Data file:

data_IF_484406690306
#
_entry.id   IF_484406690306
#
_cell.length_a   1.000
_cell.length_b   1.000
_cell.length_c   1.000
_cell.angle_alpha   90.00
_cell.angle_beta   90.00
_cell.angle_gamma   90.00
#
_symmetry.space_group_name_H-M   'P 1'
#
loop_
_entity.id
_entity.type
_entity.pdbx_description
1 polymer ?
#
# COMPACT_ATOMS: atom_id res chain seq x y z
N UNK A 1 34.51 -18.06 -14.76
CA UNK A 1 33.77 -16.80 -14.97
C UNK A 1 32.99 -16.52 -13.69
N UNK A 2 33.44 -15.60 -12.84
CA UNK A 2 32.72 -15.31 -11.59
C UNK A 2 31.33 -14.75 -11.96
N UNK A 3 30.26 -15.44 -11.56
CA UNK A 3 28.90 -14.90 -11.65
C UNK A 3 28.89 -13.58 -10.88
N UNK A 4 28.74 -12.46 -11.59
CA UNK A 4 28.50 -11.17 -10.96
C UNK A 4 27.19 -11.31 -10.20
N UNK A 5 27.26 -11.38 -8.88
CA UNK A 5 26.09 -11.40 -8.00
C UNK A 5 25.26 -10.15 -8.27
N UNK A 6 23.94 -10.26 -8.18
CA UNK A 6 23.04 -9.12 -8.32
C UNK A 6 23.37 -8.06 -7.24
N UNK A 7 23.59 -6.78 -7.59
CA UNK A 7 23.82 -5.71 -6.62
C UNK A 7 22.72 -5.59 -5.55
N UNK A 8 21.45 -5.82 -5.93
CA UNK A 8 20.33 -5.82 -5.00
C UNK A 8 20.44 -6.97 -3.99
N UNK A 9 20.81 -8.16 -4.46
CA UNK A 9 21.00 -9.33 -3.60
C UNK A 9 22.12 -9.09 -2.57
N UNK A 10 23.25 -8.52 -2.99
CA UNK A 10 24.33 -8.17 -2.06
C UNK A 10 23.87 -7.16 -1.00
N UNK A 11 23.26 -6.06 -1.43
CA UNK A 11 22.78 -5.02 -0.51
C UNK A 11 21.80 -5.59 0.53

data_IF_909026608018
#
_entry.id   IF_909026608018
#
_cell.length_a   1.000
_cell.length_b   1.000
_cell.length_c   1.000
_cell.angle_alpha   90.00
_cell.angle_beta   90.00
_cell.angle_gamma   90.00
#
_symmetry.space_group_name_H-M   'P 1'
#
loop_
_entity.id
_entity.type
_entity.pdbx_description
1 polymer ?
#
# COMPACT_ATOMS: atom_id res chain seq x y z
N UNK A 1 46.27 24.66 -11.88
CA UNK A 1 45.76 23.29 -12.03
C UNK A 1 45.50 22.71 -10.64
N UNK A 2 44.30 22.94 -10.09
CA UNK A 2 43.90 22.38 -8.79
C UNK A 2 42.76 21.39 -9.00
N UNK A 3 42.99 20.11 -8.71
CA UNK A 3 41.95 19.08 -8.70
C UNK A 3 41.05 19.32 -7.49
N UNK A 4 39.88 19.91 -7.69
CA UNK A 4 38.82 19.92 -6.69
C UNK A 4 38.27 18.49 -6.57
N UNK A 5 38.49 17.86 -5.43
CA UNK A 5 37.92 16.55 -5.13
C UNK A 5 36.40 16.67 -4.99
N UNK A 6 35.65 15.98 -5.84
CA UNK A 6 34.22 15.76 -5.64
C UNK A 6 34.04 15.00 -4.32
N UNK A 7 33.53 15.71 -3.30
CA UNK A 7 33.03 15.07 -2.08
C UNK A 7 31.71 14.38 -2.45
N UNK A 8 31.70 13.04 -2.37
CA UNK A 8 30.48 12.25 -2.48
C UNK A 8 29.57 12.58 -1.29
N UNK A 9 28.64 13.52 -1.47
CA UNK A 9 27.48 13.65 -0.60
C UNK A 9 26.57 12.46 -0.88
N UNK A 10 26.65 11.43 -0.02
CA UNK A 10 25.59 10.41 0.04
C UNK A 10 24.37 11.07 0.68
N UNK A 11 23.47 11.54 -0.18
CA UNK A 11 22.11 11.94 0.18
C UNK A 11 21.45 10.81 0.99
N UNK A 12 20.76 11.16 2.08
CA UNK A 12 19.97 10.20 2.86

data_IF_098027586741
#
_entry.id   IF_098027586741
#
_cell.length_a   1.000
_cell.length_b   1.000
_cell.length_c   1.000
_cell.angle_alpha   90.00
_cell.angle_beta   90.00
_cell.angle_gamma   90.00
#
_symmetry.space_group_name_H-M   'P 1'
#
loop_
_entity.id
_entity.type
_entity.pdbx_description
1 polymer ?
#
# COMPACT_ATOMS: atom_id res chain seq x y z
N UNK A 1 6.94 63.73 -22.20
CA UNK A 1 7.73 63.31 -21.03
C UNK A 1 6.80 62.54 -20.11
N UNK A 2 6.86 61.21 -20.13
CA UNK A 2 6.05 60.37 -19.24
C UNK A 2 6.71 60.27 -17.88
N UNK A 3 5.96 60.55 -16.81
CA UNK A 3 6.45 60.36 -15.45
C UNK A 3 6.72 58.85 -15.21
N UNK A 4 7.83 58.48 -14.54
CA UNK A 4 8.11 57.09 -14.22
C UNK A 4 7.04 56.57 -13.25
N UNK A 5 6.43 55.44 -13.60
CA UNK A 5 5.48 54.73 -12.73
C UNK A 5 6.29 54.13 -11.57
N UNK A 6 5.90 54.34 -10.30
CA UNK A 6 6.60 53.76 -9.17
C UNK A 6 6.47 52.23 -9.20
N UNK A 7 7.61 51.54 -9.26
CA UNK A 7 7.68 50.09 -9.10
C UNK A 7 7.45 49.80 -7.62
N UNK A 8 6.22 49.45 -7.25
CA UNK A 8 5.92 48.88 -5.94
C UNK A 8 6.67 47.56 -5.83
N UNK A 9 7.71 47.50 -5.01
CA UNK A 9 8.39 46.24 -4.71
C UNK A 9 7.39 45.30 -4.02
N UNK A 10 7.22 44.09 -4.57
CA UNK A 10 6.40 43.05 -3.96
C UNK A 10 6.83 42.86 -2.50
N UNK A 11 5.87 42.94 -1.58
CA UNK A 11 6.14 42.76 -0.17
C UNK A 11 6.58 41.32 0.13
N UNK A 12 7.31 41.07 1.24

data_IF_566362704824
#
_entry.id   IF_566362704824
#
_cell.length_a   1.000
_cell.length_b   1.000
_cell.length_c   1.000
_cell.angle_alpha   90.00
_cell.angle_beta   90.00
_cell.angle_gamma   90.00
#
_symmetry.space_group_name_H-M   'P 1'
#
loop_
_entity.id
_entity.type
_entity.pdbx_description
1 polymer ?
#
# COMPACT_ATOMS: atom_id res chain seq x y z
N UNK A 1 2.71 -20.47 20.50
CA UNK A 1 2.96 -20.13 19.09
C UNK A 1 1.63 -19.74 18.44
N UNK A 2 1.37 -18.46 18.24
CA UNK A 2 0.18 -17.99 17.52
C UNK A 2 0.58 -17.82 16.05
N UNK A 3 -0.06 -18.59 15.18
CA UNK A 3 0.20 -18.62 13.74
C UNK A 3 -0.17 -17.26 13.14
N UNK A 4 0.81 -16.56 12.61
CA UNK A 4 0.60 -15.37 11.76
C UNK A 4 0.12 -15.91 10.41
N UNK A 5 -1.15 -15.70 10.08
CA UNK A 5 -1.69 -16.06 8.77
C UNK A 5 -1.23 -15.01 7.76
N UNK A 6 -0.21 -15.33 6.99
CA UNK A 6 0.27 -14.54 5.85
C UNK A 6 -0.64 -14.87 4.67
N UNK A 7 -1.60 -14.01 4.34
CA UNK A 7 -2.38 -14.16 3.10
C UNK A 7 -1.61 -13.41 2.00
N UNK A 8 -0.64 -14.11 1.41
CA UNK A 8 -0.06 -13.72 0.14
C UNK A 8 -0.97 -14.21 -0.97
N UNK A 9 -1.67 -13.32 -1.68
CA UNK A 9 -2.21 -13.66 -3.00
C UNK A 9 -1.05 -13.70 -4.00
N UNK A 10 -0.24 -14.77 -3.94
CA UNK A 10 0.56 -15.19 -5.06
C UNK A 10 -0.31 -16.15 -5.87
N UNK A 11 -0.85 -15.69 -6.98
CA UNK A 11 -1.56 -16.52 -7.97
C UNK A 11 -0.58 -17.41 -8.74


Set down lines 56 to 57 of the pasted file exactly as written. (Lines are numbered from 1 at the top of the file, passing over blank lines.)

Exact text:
_entry.id   IF_909026608018
#